Becky looked at me and I could see abject fear on her face – I knew she agreed with my decision because I struggled to keep up with her on our devil-chased retreat. My girl was never normally one to do as she was told – or maybe it was just with me, I don’t know. Whatever it was I loved that trait in her; I have always loved and admired women with spirit – it’s a weakness in me. In moments we collapsed gratefully against the yellow security hut. Pius was already standing outside; he, too, had heard the noise. Using the MI6 building’s solid wall for cover, we peered around the corner and waited to see whatever it was. I confess that at this point I needed a privy more urgently than I wanted Piri Piri – in fact my hunger had mysteriously vanished. Strange how quickly your body reacts to external stimuli.
The sound began to differentiate itself and now we could hear footsteps, hundreds of them. A siren sounded in the distance, its blitz quality giving me goose bumps. I heard heavy metal clunks coming from the security agency’s gates as their deadbolts slammed into place. A humming began to emanate from the fencing above us and I realised in an instant that the metal bars had been electrified. I sincerely wished we were inside those gates – at that very moment I had never in my life felt so vulnerable.
“Holy crap,” I muttered, tapping Pius on the shoulder and indicating the fencing. He nodded pragmatically, clearly understanding what had just happened.
“I think we may have to get out of here,” he muttered under his breath.
“I think you might be right,” I replied and Becky nodded her head in vehement agreement, clinging tight onto my arm.
The footfalls were becoming clearer by the moment, each step differentiated from the next – a little like rain on a conservatory roof. It was accompanied by a low moaning of a thousand voices. I hopped from one foot to another in pent up fear. The pain I had previously felt in my ankle was completely nullified by the effects of adrenalin that was once more flooding my body.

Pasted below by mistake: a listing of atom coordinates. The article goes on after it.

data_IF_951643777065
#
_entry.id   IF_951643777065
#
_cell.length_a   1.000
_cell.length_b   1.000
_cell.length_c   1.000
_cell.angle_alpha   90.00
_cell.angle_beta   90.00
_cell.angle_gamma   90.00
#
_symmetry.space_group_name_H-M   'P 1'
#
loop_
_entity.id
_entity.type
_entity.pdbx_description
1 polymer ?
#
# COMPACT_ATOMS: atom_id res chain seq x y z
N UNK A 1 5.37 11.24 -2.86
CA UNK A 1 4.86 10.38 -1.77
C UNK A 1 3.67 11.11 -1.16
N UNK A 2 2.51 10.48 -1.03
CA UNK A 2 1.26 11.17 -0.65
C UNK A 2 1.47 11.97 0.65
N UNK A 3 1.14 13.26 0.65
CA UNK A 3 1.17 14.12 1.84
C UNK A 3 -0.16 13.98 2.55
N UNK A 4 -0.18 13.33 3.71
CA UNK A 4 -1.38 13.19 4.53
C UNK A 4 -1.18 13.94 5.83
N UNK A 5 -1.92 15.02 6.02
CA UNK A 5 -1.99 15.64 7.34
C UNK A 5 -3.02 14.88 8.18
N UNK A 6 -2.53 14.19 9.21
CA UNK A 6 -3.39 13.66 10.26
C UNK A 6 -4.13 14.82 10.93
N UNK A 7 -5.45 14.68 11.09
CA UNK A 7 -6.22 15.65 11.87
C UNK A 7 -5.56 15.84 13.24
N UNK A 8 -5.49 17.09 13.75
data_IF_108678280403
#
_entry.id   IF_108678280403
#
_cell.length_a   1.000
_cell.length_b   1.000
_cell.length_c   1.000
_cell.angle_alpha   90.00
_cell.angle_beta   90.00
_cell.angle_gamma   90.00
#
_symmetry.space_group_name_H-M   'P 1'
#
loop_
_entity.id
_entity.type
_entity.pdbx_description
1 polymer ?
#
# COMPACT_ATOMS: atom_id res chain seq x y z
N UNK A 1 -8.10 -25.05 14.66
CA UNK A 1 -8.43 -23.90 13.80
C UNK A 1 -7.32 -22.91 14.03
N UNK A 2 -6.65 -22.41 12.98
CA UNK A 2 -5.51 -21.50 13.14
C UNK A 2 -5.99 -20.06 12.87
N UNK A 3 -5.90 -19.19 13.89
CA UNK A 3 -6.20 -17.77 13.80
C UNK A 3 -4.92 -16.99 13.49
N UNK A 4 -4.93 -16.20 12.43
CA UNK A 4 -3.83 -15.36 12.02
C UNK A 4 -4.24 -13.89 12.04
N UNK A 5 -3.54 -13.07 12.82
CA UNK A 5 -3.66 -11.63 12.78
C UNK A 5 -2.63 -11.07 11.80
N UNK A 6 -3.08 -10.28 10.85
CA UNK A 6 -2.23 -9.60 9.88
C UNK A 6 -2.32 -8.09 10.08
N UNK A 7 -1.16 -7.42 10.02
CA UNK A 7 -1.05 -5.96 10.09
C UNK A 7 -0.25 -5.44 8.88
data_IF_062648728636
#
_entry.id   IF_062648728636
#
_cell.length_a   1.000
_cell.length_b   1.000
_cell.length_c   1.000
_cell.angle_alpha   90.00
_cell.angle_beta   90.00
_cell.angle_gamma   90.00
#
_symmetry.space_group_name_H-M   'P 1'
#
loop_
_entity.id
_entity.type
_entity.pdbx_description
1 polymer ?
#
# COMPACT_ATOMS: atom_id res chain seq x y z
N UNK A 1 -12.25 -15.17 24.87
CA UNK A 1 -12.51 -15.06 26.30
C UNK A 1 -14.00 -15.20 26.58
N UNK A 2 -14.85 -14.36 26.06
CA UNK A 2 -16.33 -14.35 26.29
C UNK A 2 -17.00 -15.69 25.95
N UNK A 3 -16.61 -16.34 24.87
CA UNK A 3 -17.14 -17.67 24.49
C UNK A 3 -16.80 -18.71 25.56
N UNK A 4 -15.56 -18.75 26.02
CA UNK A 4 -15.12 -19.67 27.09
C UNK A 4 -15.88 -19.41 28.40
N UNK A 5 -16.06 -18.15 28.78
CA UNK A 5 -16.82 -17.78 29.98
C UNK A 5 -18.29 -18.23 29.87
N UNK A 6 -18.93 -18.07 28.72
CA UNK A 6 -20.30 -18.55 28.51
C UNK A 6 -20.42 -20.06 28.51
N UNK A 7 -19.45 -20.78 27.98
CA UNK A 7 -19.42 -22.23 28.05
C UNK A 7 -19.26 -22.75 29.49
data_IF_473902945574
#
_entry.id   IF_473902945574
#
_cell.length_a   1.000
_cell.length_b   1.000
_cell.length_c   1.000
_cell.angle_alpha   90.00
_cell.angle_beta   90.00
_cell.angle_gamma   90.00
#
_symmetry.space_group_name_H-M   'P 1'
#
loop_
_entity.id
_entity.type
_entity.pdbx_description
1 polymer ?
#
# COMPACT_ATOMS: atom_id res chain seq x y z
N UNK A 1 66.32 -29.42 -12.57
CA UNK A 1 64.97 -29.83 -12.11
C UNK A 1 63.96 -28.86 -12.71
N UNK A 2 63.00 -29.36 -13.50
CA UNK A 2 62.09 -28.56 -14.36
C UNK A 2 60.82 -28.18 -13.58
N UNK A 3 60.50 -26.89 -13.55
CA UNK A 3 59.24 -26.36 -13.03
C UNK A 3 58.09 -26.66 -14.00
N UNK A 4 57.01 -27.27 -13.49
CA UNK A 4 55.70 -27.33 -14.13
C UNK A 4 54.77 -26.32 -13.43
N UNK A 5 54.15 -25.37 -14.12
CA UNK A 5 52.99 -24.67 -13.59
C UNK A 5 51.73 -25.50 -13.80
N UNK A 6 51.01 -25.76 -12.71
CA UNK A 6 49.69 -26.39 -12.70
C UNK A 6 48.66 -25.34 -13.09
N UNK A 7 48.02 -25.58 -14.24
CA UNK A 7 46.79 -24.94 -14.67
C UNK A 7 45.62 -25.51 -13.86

We ducked back as a grey-suited man hurtled past us from the direction of the bridge, a phone held in a death grip in his right hand and his face a mask of terror and blood. He appeared to have a gash across his forehead, while his left sleeve had been ripped off revealing a gored arm. I called to him but in his blind panic he heard nothing but the rushing of his own blood through his brain. In a flash he was gone, his expensive-sounding leather-bound footsteps receding into the distance.
At last I could see what had terrorised him so completely – and I began to know the same fear that I had seen in his face. It’s a funny thing but when you watch zombie or other horror films they might give you a frisson of fear; you may even curl your toes in anticipation of an event. But when you are out on the streets with absolutely no chance of safety, that is the moment you feel a fear like nothing you have ever experience in your life. I imagine a soldier feels it in his first and probably every fight thereafter, as does a policeman when faced with a baying, angry crowd. Most of us civvies are buffered from it every day of our lives – if we are lucky. So when I mention fear in this context, stop for a moment and think about bowel liquidising terror. Think of your worst physical fear and keep on multiplying it. You still won’t get where I was at that moment.
Hundreds of people appeared from the direction of the bridge, pouring over the intersection like a swarm of ants, all consuming and terrifying. Mere hundreds became thousands as the whole area to our right filled with Them and began oozing in our direction. When I considered where they had just come from I realised how close Becky and I must have come to running slap bang into this horde. I shivered involuntarily. They weren’t exactly running along, neither were they walking, but their loping gait was still brisk and I suddenly realised that we were in great danger staying where we were.